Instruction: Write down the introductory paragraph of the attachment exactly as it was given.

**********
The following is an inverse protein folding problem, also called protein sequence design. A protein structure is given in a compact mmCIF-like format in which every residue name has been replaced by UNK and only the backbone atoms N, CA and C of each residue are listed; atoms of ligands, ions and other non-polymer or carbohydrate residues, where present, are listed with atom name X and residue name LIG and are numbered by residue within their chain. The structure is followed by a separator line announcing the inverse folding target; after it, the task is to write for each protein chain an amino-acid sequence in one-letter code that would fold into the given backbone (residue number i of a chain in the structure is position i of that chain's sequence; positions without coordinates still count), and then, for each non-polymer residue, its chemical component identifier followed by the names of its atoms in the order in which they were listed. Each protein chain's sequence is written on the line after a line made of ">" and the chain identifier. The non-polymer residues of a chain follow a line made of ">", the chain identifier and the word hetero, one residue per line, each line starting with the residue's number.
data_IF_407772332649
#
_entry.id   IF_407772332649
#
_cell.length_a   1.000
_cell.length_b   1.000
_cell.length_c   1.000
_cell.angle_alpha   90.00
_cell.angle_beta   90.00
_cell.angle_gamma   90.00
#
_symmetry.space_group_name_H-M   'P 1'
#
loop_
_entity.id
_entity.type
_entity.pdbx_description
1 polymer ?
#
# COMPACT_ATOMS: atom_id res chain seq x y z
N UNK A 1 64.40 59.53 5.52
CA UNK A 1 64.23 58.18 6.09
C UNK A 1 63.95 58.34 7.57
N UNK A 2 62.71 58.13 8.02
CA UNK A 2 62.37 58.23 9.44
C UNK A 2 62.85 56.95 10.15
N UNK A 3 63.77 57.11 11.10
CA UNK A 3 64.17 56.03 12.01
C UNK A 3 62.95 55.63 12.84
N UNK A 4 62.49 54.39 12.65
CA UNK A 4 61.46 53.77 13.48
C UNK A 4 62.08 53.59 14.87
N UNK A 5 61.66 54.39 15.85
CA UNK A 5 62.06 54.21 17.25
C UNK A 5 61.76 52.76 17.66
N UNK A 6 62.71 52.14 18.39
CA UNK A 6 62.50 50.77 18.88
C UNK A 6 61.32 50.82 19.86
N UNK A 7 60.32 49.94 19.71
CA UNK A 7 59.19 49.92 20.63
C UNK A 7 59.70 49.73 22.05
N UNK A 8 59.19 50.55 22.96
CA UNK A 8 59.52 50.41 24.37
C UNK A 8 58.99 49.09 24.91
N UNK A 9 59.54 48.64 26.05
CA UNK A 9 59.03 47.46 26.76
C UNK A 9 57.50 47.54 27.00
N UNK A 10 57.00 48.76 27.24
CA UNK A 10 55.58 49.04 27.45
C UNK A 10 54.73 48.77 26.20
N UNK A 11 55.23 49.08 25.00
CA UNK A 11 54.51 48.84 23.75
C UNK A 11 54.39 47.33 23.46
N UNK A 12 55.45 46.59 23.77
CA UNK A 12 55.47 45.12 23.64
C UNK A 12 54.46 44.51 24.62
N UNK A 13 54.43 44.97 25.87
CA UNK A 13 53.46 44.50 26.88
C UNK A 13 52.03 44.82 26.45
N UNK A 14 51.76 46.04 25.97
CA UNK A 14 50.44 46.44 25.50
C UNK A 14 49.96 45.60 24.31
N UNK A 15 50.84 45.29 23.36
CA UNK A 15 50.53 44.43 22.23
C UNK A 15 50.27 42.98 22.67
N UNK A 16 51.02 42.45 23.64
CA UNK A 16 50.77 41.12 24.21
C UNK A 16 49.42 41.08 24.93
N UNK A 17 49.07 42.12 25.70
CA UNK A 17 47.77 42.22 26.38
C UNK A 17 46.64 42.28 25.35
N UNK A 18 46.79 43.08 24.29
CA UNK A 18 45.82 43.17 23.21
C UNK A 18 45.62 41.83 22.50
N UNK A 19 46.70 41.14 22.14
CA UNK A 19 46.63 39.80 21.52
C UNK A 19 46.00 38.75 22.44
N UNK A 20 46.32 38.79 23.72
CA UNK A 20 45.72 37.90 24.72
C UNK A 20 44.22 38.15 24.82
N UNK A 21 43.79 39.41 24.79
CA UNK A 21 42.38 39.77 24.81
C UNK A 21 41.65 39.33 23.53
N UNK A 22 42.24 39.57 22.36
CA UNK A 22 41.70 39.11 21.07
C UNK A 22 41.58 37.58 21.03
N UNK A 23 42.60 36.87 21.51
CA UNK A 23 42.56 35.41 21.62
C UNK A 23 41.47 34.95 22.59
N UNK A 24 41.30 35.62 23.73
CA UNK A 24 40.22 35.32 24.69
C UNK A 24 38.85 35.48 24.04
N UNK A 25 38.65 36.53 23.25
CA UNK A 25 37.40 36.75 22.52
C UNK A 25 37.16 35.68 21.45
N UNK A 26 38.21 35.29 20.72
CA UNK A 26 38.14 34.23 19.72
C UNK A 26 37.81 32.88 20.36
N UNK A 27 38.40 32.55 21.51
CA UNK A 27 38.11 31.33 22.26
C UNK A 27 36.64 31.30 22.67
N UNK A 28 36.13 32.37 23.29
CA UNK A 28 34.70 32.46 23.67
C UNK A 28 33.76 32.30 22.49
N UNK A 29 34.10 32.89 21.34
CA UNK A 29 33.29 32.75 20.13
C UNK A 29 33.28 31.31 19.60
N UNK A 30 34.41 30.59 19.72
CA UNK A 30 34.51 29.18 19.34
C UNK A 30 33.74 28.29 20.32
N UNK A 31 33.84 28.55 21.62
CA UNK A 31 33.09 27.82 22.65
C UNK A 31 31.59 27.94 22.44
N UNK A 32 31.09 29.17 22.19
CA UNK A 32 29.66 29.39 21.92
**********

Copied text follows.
The following is an inverse protein folding problem, also called protein sequence design. A protein structure is given in a compact mmCIF-like format in which every residue name has been replaced by UNK and only the backbone atoms N, CA and C of each residue are listed; atoms of ligands, ions and other non-polymer or carbohydrate residues, where present, are listed with atom name X and residue name LIG and are numbered by residue within their chain. The structure is followed by a separator line announcing the inverse folding target; after it, the task is to write for each protein chain an amino-acid sequence in one-letter code that would fold into the given backbone (residue number i of a chain in the structure is position i of that chain's sequence; positions without coordinates still count), and then, for each non-polymer residue, its chemical component identifier followed by the names of its atoms in the order in which they were listed. Each protein chain's sequence is written on the line after a line made of ">" and the chain identifier. The non-polymer residues of a chain follow a line made of ">", the chain identifier and the word hetero, one residue per line, each line starting with the residue's number.